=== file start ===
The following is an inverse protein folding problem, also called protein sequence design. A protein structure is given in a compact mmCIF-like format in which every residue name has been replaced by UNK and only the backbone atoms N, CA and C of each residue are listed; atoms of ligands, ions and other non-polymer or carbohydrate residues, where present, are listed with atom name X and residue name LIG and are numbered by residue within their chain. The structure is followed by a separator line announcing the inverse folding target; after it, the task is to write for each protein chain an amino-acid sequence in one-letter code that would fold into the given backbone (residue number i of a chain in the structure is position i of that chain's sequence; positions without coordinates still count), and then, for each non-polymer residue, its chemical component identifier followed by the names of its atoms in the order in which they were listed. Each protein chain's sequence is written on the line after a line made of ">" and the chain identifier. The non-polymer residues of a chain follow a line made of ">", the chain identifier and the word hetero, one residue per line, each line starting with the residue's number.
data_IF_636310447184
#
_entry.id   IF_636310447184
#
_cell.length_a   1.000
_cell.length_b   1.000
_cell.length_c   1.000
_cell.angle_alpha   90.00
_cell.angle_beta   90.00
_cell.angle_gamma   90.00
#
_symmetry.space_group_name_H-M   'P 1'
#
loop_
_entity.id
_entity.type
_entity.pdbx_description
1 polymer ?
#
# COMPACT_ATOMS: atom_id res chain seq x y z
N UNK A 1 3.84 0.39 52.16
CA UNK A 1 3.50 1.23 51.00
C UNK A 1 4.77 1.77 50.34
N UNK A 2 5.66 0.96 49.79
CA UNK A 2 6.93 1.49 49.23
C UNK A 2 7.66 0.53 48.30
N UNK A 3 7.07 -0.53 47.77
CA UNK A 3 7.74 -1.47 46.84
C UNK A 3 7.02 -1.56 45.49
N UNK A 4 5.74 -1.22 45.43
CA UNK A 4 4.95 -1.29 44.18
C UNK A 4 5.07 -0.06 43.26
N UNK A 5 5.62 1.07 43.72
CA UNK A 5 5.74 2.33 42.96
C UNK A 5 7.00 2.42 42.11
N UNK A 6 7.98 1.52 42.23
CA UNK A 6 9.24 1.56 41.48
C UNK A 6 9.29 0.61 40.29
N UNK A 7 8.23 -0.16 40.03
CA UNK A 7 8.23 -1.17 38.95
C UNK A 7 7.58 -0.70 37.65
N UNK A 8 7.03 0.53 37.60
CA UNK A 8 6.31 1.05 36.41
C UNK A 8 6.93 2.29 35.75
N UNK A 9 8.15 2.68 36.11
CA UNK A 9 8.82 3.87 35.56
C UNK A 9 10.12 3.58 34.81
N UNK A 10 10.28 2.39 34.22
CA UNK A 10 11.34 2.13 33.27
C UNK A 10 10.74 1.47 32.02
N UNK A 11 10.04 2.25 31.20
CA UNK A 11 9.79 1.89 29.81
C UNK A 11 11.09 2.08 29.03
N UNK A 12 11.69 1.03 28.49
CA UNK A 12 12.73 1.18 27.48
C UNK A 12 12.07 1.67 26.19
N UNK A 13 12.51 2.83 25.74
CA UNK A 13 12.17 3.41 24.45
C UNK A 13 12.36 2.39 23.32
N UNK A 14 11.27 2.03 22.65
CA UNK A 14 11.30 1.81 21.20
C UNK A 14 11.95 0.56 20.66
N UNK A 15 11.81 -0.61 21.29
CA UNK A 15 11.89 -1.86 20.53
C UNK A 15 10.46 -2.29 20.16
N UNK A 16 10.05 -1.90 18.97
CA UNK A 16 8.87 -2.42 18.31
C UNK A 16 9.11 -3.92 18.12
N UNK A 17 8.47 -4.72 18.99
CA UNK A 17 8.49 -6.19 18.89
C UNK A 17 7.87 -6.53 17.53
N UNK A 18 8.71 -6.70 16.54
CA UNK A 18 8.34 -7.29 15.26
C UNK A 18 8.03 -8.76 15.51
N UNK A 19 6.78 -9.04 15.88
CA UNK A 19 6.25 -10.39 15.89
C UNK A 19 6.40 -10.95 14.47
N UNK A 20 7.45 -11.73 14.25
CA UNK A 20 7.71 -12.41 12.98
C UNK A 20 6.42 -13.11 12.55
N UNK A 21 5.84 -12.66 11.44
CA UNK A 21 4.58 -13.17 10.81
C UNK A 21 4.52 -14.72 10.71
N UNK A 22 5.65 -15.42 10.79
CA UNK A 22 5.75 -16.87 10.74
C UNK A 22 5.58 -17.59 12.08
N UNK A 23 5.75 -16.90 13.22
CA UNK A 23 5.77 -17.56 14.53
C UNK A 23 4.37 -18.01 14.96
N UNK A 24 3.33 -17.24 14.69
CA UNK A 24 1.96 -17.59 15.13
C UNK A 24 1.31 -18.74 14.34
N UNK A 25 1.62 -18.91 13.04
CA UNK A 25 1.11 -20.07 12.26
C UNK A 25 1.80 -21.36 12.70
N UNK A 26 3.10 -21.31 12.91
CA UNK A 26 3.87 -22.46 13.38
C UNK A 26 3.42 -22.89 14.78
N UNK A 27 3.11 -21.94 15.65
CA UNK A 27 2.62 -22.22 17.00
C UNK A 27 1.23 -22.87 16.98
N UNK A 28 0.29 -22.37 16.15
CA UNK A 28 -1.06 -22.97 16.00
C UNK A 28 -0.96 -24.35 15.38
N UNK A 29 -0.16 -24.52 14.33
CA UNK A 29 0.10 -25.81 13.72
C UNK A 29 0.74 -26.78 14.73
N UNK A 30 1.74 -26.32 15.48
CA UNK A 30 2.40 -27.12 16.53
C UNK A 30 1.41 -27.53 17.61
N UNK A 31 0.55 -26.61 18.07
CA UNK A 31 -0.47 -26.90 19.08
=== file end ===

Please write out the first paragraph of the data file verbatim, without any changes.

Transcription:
The following is an inverse protein folding problem, also called protein sequence design. A protein structure is given in a compact mmCIF-like format in which every residue name has been replaced by UNK and only the backbone atoms N, CA and C of each residue are listed; atoms of ligands, ions and other non-polymer or carbohydrate residues, where present, are listed with atom name X and residue name LIG and are numbered by residue within their chain. The structure is followed by a separator line announcing the inverse folding target; after it, the task is to write for each protein chain an amino-acid sequence in one-letter code that would fold into the given backbone (residue number i of a chain in the structure is position i of that chain's sequence; positions without coordinates still count), and then, for each non-polymer residue, its chemical component identifier followed by the names of its atoms in the order in which they were listed. Each protein chain's sequence is written on the line after a line made of ">" and the chain identifier. The non-polymer residues of a chain follow a line made of ">", the chain identifier and the word hetero, one residue per line, each line starting with the residue's number.